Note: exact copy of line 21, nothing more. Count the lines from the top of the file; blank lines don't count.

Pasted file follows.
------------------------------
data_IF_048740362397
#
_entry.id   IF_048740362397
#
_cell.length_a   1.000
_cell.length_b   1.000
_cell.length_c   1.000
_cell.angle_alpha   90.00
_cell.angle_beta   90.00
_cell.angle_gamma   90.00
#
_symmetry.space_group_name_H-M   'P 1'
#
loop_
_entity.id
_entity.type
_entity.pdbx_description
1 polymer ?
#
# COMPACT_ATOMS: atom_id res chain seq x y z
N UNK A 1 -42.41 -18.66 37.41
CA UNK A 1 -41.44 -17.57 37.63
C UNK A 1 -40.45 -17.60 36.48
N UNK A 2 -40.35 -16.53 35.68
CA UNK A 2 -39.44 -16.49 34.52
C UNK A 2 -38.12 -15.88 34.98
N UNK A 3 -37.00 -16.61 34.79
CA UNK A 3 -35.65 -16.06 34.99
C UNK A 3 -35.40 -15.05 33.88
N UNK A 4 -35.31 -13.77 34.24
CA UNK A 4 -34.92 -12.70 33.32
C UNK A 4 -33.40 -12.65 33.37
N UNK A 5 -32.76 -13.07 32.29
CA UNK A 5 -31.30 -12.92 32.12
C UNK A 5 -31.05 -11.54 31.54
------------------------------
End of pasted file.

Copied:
N UNK A 1 -42.41 -18.66 37.41